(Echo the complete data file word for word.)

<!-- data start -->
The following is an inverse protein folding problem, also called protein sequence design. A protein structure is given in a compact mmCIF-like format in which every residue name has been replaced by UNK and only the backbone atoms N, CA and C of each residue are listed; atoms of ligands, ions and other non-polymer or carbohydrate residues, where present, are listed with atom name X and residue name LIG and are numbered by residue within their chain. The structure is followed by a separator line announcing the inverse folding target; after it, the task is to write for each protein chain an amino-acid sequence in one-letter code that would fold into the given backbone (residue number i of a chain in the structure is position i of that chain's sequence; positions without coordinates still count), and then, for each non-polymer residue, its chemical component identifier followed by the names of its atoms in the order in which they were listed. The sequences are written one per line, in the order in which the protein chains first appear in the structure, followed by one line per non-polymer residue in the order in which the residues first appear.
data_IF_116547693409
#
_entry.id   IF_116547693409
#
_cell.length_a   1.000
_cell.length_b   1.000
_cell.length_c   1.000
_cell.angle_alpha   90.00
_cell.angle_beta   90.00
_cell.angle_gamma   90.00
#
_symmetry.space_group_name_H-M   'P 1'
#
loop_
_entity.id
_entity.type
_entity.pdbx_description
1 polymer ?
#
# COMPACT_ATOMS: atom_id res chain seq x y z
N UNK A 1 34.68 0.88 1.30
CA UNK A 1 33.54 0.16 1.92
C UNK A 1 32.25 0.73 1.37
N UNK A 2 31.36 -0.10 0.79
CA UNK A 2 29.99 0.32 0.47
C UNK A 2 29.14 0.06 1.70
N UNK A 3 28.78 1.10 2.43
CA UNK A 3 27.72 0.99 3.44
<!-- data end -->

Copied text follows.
The following is an inverse protein folding problem, also called protein sequence design. A protein structure is given in a compact mmCIF-like format in which every residue name has been replaced by UNK and only the backbone atoms N, CA and C of each residue are listed; atoms of ligands, ions and other non-polymer or carbohydrate residues, where present, are listed with atom name X and residue name LIG and are numbered by residue within their chain. The structure is followed by a separator line announcing the inverse folding target; after it, the task is to write for each protein chain an amino-acid sequence in one-letter code that would fold into the given backbone (residue number i of a chain in the structure is position i of that chain's sequence; positions without coordinates still count), and then, for each non-polymer residue, its chemical component identifier followed by the names of its atoms in the order in which they were listed. The sequences are written one per line, in the order in which the protein chains first appear in the structure, followed by one line per non-polymer residue in the order in which the residues first appear.
data_IF_116547693409
#
_entry.id   IF_116547693409
#
_cell.length_a   1.000
_cell.length_b   1.000
_cell.length_c   1.000
_cell.angle_alpha   90.00
_cell.angle_beta   90.00
_cell.angle_gamma   90.00
#
_symmetry.space_group_name_H-M   'P 1'
#
loop_
_entity.id
_entity.type
_entity.pdbx_description
1 polymer ?
#
# COMPACT_ATOMS: atom_id res chain seq x y z
N UNK A 1 34.68 0.88 1.30
CA UNK A 1 33.54 0.16 1.92
C UNK A 1 32.25 0.73 1.37
N UNK A 2 31.36 -0.10 0.79
CA UNK A 2 29.99 0.32 0.47
C UNK A 2 29.14 0.06 1.70
N UNK A 3 28.78 1.10 2.43
CA UNK A 3 27.72 0.99 3.44